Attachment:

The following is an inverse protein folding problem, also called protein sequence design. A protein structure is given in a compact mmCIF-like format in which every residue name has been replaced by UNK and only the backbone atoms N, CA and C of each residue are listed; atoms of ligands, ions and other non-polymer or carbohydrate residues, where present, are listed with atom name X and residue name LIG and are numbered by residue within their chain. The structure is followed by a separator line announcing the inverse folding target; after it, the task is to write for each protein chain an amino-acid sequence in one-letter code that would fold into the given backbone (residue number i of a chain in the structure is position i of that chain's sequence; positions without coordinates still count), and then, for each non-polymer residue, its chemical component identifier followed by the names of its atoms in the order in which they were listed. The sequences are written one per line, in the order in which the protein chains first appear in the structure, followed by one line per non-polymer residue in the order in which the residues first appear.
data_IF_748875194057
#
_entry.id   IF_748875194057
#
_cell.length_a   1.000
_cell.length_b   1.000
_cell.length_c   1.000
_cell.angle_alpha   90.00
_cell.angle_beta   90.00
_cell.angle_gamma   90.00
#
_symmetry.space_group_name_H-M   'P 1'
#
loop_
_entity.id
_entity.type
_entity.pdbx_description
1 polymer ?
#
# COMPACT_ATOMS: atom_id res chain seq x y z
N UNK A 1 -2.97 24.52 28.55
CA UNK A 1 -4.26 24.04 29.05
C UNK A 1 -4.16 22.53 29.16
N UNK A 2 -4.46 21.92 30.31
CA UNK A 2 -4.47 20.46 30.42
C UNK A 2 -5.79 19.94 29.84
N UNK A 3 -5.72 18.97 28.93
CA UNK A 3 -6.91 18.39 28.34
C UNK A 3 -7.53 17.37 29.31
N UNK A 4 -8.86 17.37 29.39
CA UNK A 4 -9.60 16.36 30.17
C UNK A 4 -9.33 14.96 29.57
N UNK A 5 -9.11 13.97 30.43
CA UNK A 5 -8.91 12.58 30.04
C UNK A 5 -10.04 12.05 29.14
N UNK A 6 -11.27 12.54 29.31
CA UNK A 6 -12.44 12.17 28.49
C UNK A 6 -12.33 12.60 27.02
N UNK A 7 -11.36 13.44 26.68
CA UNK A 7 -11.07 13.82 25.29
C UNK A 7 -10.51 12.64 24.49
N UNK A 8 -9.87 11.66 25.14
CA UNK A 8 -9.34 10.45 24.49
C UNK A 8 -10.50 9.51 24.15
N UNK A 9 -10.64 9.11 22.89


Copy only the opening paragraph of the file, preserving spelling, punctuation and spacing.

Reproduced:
The following is an inverse protein folding problem, also called protein sequence design. A protein structure is given in a compact mmCIF-like format in which every residue name has been replaced by UNK and only the backbone atoms N, CA and C of each residue are listed; atoms of ligands, ions and other non-polymer or carbohydrate residues, where present, are listed with atom name X and residue name LIG and are numbered by residue within their chain. The structure is followed by a separator line announcing the inverse folding target; after it, the task is to write for each protein chain an amino-acid sequence in one-letter code that would fold into the given backbone (residue number i of a chain in the structure is position i of that chain's sequence; positions without coordinates still count), and then, for each non-polymer residue, its chemical component identifier followed by the names of its atoms in the order in which they were listed. The sequences are written one per line, in the order in which the protein chains first appear in the structure, followed by one line per non-polymer residue in the order in which the residues first appear.